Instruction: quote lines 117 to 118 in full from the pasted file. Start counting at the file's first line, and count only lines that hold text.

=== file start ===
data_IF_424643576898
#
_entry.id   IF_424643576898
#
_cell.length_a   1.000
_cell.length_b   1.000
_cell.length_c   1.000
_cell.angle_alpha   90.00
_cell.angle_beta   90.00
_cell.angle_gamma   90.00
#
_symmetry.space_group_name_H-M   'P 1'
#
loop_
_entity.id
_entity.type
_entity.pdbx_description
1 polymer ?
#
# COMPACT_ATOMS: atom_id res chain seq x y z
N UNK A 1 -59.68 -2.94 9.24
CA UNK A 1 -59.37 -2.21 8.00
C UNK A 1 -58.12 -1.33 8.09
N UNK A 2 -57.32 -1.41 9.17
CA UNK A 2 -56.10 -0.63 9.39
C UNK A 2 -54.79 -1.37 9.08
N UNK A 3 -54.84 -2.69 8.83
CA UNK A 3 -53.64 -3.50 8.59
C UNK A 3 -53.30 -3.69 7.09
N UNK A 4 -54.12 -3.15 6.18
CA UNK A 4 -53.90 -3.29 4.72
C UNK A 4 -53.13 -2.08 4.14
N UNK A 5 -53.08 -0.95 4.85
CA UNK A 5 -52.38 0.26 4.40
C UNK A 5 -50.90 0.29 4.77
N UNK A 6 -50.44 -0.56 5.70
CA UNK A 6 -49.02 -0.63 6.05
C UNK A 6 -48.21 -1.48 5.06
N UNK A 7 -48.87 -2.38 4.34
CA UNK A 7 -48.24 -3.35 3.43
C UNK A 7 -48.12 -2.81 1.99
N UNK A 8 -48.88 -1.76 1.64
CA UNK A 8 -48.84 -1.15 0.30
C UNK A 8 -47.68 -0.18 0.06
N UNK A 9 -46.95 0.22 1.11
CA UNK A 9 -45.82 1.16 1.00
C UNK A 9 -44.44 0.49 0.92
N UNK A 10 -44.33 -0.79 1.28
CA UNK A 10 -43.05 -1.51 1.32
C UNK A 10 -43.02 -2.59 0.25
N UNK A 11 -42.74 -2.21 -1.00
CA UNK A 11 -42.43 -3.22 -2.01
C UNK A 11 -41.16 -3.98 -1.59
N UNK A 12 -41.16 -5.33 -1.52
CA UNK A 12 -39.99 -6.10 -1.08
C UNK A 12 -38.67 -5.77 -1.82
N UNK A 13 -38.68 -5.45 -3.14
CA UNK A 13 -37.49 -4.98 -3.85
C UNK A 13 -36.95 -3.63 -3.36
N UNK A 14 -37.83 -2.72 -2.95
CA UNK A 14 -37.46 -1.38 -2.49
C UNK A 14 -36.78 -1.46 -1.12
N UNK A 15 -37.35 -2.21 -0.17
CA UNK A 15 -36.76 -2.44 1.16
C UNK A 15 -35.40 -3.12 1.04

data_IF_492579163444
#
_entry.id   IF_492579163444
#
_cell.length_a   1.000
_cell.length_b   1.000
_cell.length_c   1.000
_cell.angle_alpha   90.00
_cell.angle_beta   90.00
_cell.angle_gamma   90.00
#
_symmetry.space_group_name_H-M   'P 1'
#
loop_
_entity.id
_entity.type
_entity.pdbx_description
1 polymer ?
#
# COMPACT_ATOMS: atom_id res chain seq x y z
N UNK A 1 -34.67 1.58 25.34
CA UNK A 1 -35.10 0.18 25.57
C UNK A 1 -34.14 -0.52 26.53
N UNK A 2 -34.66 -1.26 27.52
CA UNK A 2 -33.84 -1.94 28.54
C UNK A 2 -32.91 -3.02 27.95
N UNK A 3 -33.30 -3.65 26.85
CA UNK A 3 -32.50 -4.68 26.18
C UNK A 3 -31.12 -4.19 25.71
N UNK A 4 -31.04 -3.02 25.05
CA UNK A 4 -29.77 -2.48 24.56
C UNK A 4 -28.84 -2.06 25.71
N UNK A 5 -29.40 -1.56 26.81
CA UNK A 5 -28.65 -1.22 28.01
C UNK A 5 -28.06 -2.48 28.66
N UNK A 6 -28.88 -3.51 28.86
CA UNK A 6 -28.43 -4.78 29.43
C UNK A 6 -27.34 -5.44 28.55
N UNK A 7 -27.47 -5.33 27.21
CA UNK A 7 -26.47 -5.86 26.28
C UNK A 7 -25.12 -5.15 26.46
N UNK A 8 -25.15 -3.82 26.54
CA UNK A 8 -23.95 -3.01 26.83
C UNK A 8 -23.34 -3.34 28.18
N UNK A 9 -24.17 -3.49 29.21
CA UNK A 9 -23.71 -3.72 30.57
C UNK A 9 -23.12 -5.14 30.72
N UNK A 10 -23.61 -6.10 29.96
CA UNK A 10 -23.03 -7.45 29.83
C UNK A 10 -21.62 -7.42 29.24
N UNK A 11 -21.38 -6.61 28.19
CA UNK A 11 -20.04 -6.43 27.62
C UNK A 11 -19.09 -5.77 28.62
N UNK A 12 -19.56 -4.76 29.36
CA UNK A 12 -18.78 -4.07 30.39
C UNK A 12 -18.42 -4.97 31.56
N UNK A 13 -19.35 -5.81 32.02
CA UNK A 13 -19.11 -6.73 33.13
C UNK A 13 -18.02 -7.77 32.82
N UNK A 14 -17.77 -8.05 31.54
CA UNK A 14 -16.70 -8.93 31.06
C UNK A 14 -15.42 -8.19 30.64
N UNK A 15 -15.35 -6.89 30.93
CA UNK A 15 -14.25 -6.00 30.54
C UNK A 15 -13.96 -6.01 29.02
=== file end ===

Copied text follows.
CA UNK A 11 -20.04 -6.43 27.62
C UNK A 11 -19.09 -5.77 28.62